What is American Music? What does the idea of “American” music making mean for different University of Iowa artists and audiences?
In what ways have University of Iowa musicians, audiences, conductors, critics, and historians contributed to the musical identity of the United States? In what ways might they do so in the future?
The students of the Fall 2018 offering of the graduate musicology seminar in American music invite you to consider these questions as they relate to the place of American music in the past, present, and future of the University of Iowa School of Music.
The “Exploring Our Sounds” exhibit, which is on display throughout the Spring 2019 semester on the first floor of the Voxman Music Building, showcases our responses to these questions. Throughout the semester, we will be posting on the objects and themes of this exhibit in greater depth.
We hope you return to the blog and participate in “exploring our sounds.”
Planning Your Visit
Bring headphones and a mobile device so you can hear what you are reading about. Where possible, we have provided direct access to the different traditions of American music making discussed in the form of a digital music playlist. Examples were selected to further illustrate points in our exhibit text, and to encourage broader enjoyment of the diverse sounds and styles that make up the traditions of American music making at the University of Iowa. The Exhibit Playlist can be accessed at https://bit.ly/2TAom3t, or by scannable QR code at the exhibit.
Look out for theme clusters: “Curriculums,” “Student Musical Life,” and “Composers.” Over the semester, we conducted individual studies of the displayed items, drawn from the Rita Benton Music Library collections, and then worked together to put our independent work in dialogue with that of our colleagues. The “Curriculums,” “Student Musical Life,” and “Composers” areas of the exhibit are the results of these collaborative efforts.
Be ready to explore further. The dotted lines running throughout the exhibit are representative of the broader thematic connections that crisscross the different areas and aspects of the “Exploring Our Sounds” Exhibit. The expected and unexpected links that are made between “American” sounds, university programming, local community traditions, and more, should leave you thinking about the questions we asked above.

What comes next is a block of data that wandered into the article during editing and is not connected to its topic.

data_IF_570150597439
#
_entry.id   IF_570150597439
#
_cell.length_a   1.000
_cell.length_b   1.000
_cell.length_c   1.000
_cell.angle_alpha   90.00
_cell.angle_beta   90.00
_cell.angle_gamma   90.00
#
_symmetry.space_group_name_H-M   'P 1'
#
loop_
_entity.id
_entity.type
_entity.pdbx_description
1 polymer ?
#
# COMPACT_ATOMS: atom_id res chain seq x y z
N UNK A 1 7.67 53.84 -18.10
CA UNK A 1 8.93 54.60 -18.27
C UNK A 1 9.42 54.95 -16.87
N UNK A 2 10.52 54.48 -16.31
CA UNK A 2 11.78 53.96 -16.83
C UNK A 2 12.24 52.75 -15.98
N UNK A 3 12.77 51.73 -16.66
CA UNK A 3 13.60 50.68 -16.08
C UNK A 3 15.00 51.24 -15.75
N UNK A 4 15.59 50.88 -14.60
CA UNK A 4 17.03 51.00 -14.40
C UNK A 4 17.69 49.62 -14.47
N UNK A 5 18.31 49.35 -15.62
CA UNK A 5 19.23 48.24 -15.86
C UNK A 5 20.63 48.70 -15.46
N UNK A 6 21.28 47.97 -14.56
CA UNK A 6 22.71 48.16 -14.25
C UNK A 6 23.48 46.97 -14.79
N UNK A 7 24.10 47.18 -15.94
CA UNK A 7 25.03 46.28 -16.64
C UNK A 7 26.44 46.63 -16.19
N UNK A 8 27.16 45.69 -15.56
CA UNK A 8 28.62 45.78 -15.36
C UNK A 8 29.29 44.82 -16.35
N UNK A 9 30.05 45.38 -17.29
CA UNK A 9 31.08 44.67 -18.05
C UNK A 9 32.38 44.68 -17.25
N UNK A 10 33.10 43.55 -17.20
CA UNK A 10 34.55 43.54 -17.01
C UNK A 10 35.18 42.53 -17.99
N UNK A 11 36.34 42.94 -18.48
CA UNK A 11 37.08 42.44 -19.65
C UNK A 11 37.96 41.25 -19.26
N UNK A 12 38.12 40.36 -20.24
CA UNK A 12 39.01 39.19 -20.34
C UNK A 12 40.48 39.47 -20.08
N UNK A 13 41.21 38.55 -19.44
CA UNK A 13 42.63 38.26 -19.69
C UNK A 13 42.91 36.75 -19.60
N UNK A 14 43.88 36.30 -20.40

This playlist accompanies the “Exploring Our Sounds” exhibit, which is on display throughout the Spring 2019 semester on the first floor of the Voxman Music Building. Visit the Rita Benton Music Library website throughout the semester to read blog posts by the participating students, faculty, and library staff, which will examine the objects and themes of this exhibit in greater depth.
1. Excerpt, John Rapson Oral History, origins of the University of Iowa jazz program, 2018
2. Excerpt of Maria Schneider, Wyrgly, performed by Johnson County Landmark, 2000.
3. Old Gold performing “Valerie”
4. Gene Mills, University of Iowa Alma Mater, performed by the Hawkeye Marching Band, 2015
5. Excerpt of Aaron Copland, “The Promise of Living” from The Tender Land, performed by the University of Iowa Symphony Orchestra, 2010.
6. Excerpt of Olly Wilson, Voices, performed by the University of Iowa Symphony Orchestra, 1976.
7. Excerpt of Philip Bezanson, The Western Child, University of Iowa Opera Theater, 1959.
8. Michael Eckert, “Dialogo” from Three Pieces in Brazilian Style, performed by the University of Iowa Latin Jazz Ensemble, 2008.
9. Ernesto Nazareth, “Escorregando,” performed by Maurita Murphy Mead (clarinet)
10. Excerpt of Olly Wilson, Akwan
11. Ernst Krenek, Symphonic Elegy for String Orchestra (In Memoriam Anton Webern), performed by the New York Philharmonic Orchestra
Starting on March 31, 2017, the School of Music will host three Collage concerts celebrating the opening of the Voxman Music Building at 93. E. Burlington St. “Coming Home” is the theme of the year, especially for the many alumni who have journeyed to see the new space and hear music fills its halls. Historically, the University of Iowa School of Music has often grappled with the concept of “home,” especially since the program has spent only 37 years of a 110+ year existence in a centralized location.
1906-1971: Seeking a home
When the School of Music, Affiliated was established in 1906, it occupied space in what became Unity Hall (close to present day Phillips Hall). However, faculty studios were also in homes and ensembles rehearsed in MacBride or the Armory (near the current English Philosophy Building). In its second year, the school took over space in the Dey Building across from Unity Hall on the corner of Iowa and Clinton.